Like other existing solutions, UBL uses sound waves, but it avoids some of the common problems with using sonic beacons in that environment. A typical system has a fixed beacon constrained by the availability of power or battery-operated beacons that require replacement or recharging. Since the beacon acts as a transponder — it receives a signal and then replies — it requires either constant power or time to wake up from the external stimulus and that time typically varies with the environment. That variable startup time interferes with computing the round-trip time of the signal, which is crucial for estimating position.
Continue reading “Under The Sea GPS Uses Sound”
The rise of smartphone and smartwatch fitness tracking has been an absolute boon for anyone interested in tracking their runs. However, it all falls short when you need a custom feature and start getting into serious long distance running, as most smartphone batteries simply won’t last. While there are devices out there for the ultra-running enthusiast, [Ivor Hewitt] decided he wasn’t willing to pay a monthly subscription for the pricy trackers or deal with the hassle of the generic cheap versions, and decided to roll his own.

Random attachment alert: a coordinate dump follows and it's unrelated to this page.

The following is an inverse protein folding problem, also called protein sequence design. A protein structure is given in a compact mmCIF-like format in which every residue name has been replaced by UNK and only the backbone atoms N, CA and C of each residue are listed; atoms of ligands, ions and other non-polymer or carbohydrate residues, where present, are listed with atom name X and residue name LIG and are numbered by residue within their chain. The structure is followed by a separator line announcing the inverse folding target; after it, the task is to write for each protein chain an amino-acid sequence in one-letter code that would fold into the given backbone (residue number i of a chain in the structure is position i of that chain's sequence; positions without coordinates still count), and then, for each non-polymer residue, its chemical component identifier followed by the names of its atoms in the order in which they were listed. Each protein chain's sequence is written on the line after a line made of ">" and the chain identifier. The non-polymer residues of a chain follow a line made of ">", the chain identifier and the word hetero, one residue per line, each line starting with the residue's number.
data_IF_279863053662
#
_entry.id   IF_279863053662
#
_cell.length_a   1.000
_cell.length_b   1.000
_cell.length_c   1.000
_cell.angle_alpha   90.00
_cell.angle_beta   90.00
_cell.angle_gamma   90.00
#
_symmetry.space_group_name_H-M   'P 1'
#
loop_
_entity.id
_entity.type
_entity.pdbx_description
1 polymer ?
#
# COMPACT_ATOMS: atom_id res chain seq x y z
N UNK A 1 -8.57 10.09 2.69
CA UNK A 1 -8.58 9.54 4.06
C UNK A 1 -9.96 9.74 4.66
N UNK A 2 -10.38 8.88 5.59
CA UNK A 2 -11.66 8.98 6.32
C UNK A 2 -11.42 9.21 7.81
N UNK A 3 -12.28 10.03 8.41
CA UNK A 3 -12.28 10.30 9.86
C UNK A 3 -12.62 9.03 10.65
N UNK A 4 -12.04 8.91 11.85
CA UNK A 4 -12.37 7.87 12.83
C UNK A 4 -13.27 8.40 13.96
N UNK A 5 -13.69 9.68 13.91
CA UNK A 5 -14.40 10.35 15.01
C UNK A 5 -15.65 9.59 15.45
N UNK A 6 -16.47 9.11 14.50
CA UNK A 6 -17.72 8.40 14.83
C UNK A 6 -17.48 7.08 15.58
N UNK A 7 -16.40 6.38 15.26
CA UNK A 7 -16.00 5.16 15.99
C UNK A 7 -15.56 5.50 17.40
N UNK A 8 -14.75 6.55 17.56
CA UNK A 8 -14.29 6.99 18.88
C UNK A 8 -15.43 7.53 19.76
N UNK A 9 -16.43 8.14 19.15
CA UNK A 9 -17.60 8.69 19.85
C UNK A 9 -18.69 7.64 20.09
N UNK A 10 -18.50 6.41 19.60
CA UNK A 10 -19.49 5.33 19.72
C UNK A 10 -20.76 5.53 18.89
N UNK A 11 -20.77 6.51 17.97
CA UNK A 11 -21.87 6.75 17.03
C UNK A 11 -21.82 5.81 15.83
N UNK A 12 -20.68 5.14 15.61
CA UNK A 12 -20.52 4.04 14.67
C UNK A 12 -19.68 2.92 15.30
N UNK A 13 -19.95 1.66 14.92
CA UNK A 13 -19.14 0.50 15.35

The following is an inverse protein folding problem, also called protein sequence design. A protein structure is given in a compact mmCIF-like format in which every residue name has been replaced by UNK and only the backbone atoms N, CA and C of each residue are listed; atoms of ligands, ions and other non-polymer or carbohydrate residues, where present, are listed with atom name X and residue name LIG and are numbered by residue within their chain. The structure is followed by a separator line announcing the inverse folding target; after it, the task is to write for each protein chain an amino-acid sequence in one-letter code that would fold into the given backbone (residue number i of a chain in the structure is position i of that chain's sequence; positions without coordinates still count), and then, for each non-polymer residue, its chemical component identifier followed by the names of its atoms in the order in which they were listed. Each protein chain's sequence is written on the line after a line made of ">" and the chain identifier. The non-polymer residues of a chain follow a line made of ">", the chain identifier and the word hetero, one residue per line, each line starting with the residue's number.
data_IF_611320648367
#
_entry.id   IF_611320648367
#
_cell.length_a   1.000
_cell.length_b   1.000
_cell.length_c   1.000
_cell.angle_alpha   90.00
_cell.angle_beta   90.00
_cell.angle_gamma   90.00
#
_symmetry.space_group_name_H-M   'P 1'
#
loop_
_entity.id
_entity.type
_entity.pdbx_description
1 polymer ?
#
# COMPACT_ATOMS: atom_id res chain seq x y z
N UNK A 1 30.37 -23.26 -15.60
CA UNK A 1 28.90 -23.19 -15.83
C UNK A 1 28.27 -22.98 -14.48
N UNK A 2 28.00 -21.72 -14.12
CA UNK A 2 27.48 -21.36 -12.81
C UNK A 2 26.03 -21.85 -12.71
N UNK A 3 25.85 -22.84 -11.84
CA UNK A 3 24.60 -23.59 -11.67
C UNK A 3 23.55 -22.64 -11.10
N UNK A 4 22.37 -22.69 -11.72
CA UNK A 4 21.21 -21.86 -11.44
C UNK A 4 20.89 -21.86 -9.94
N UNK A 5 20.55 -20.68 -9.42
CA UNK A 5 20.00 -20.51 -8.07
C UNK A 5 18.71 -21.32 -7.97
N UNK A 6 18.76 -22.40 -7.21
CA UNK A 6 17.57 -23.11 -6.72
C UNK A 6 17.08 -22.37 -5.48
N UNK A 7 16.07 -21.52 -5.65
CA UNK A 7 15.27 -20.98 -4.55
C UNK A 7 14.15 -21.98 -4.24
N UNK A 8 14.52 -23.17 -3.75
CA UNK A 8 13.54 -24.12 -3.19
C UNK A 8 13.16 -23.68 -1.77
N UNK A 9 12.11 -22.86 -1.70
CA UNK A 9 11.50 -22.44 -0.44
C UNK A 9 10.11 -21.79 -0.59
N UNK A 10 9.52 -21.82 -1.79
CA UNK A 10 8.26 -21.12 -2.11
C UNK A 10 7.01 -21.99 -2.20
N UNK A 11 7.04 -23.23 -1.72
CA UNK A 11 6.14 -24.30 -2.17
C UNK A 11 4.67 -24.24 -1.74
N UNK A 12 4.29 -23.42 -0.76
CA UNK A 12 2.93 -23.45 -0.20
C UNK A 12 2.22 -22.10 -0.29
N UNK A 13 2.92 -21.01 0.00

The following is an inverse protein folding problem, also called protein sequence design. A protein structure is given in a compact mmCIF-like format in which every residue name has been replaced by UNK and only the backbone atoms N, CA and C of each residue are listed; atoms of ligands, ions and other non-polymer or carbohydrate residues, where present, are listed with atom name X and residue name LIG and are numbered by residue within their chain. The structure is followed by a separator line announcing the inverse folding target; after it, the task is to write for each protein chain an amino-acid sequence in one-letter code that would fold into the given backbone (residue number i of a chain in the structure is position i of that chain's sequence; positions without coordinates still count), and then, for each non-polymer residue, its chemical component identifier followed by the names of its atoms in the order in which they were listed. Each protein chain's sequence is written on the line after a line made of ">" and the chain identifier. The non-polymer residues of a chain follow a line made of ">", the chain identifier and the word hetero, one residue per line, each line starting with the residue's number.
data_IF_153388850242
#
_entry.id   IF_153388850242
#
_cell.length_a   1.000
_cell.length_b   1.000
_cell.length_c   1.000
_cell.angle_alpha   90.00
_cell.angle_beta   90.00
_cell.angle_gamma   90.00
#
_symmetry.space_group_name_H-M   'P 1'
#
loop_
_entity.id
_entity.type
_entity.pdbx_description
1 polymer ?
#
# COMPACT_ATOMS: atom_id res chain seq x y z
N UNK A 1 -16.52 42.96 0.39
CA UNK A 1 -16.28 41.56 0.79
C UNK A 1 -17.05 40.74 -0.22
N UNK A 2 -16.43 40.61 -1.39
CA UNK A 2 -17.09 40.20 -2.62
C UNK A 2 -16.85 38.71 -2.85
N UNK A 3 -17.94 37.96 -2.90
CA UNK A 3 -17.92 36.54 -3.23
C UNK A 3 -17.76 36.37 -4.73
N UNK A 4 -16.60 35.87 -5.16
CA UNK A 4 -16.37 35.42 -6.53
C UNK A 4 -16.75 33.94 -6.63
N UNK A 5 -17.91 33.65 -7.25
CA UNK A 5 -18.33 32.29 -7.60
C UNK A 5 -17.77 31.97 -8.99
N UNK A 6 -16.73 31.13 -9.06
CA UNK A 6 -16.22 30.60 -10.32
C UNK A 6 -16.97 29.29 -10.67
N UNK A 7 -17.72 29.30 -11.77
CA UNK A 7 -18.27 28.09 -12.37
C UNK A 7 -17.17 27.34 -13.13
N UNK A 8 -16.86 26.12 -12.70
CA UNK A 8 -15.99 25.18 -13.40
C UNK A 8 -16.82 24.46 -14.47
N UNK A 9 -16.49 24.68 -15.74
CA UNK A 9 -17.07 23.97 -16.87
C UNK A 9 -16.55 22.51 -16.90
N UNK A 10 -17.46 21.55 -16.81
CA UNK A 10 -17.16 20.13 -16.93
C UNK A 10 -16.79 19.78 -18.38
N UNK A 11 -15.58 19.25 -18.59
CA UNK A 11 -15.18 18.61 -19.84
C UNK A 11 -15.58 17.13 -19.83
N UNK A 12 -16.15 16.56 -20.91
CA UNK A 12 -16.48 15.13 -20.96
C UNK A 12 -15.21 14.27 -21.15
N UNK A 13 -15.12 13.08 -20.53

The key pieces of this project are the A9G GPS module and the RDA8955 GRS/GPRS module. They’re both incredibly small and power efficient, perfect for a project that needs to be worn on your person with a long battery life. As an added bonus, the RDA8955 also includes a SoC that’s user-programmable. After battling the lackluster documentation and tooling, [Ivor] managed to get some software running on his new system. A power bug on the A9G GPS module was potentially show stopping, but thanks to some help by folks in the community, it was diagnosed and solved.